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Calculating Video Bandwidth/Signal Frequency

post #1 of 2
Thread Starter 
Trying to clear up a number of things here.

I want to determine the exact meaning of the listed bandwidth of products like this (lists 400MHz bandwidth/2048x1536 @ 72Hz). Other products (example) list a "pixel frequency". Still elsewhere I've seen "pixel bandwidth" and "signal frequency".

So firstly, are the terms "pixel bandwidth", "pixel frequency", "signal bandwidth", and "signal frequency" interchangeable in the context of analog video signal transmission?

Intuitively, I thought video signal bandwidth would be simply pixels multiplied by refresh rate. This page, however, says the actual calculation is [(pixels * refresh rate)/2]3.

Thus, the signal frequency of 72Hz 2048 x 1536 video would be calculated as:

[(2048 * 1536 * 72)/2]3 = 340MHz

....which is closer to the listed 400MHz than the calculation I intuitively expected:

2048 * 1536 * 72 = 227MHz

....but still significantly off.

So secondly, where does the extra 1.5x factor (result/2*3 from this page again) come from?

Thirdly, why does it still not match the numbers provided for the first product I linked to? Is it just that 2048x1536 @ 72Hz is the highest "relatively standard" display configuration that doesn't exceed 400MHz? Or are they actually using a different calculation? Because the way I'm calculating it, 400MHz could handle 2048x1536 @ 84Hz.

I just want a solid understanding of video signal bandwidth as I frequently use custom resolutions and refresh rates, so want to fully understand what these products can handle.
post #2 of 2
Thread Starter 
Generally I wouldn't revive an old thread like this but here's a good explanation for anyone else who comes searching for answers in the future, posted at OCForums (where I also posted this query) yesterday (link):
Quote:
Originally Posted by nakana at OCForums 
I'll take a stab at this. So we want to know where Extron is getting their 1.5x factor, or divide by 2 and multiply by 3.

We'll start with where dividing by 2 comes from. If you multiply horizontal pixels by vertical pixels by the refresh rate and call that the bandwidth. You are saying that that is the Hz required (wavelengths per second). This assumes that each pixel requires a full wavelength to be represented. Let's consider an image with each pixel alternating: black/white/black/white/.... over the entire screen. Does a black pixel require a wavelength (a voltage change) to be represented? No. A black pixel is a flat low voltage, and a white pixel is a flat high voltage. Therefore one wavelength is created by 2 pixels, and it looks like a square wave. There's the divide by 2.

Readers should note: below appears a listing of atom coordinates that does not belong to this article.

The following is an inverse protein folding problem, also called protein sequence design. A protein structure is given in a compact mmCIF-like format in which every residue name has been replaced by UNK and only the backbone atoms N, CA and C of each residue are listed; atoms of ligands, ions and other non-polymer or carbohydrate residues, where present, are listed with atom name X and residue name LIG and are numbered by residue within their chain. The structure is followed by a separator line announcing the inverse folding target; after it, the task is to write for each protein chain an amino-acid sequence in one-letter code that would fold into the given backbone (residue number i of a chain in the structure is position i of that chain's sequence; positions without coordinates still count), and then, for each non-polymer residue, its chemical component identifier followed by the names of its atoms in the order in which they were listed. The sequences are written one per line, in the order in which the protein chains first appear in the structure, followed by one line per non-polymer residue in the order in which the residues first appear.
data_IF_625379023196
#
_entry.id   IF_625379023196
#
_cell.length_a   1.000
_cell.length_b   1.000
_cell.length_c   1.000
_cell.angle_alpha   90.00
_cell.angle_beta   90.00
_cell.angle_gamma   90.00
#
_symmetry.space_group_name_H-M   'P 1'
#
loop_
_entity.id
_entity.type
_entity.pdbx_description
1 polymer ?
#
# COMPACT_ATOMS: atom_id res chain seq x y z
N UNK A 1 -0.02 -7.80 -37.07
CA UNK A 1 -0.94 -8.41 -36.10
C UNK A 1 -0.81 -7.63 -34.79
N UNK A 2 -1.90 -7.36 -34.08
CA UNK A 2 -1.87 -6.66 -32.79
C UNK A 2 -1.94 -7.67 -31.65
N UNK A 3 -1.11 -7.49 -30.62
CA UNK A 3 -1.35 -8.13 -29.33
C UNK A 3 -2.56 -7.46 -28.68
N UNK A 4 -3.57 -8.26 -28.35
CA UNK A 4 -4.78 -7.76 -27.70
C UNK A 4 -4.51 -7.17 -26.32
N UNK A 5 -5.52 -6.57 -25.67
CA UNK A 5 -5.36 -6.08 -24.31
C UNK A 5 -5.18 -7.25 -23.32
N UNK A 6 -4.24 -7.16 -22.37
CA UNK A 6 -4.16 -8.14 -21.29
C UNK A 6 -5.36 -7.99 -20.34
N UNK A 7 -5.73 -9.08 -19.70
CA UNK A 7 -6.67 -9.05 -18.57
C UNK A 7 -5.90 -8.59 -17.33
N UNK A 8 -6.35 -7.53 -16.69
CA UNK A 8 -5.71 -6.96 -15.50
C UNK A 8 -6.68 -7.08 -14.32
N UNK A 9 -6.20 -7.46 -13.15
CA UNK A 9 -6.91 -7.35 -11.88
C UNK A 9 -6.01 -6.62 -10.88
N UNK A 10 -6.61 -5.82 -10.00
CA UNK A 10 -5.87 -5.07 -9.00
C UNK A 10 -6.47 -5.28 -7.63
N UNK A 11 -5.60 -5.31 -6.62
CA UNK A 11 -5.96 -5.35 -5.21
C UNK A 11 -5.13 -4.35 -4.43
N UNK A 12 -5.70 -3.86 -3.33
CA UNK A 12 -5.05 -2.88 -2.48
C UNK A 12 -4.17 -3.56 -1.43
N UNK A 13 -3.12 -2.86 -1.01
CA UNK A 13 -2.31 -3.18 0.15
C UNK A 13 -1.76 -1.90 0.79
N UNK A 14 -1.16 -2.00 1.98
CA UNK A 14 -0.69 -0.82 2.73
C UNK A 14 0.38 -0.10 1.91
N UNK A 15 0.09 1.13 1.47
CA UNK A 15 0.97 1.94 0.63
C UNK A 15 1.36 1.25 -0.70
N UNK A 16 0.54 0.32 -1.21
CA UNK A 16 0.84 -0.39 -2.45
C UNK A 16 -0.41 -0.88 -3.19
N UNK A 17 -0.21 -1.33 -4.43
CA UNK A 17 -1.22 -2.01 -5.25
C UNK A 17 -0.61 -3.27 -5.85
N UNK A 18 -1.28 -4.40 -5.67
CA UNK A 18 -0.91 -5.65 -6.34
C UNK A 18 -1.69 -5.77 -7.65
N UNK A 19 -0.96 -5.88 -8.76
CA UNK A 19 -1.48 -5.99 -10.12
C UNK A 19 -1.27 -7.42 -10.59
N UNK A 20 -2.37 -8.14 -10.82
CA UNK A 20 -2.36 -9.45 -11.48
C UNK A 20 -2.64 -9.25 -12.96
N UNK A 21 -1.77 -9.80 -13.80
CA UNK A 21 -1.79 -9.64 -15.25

As for multiply by 3, it would be tempting to think that you need to multiply by the number of color channels (red, blue and green), but since each channel is delivered on a separate cable this is a red herring.

In truth the multiply by 3 is a safety factor. A fixed length of coaxial cable will perform very well at low frequencies, but at extremely high frequencies it will attenuate the signal. This attenuation is created by the effect of cable capacitance on the alternating current of the signal. A technical name for this is an RC circuit or filter. You may know it as a low pass filter. Pictured here:

RC.png.

You can see the response is pretty even until it begins attenuating past a certain point then it starts to attenuate quickly. -3dB attenuation is considered the greatest permissible amount of attenuation. This is equivalent to half power. Someone could argue that "based on real world viewing tests it's fine for the signal to be attenuated more" or the opposite - that "viewers will notice degradation at -2dB". Either way it's an accepted standard (according to Infocomm).

I'll consider an example with XGA, 1024x768, at 60Hz.

1024*768*60 = 47185920 pixels per second.
47185920 / 2 = 23592960 Hz (as discussed above)
23592960 Hz / 1024 / 1024 = 22.5 MHz

If you used a coax cable rated to -3dB at 22.5 MHz there would be -3dB signal attenuation at 22.5 MHz. To keep the entire signal in a safe, low-attenuation, range you multiply by 3. It's just a rule-of-thumb convention. Multiplying by 2 would be OK. Multiplying by 4 would be playing it unnecessarily safe.

This also explains why there can be variance like what you're seeing with the 400MHz (-3dB at 400MHz) product that is advertised for 2048x1536 @ 72Hz. It never hurts to have a little extra headroom.

Everything I've said above only applies to uncompressed analog video signals on coaxial cables.

Let me know if anything is unclear or if I created new questions.
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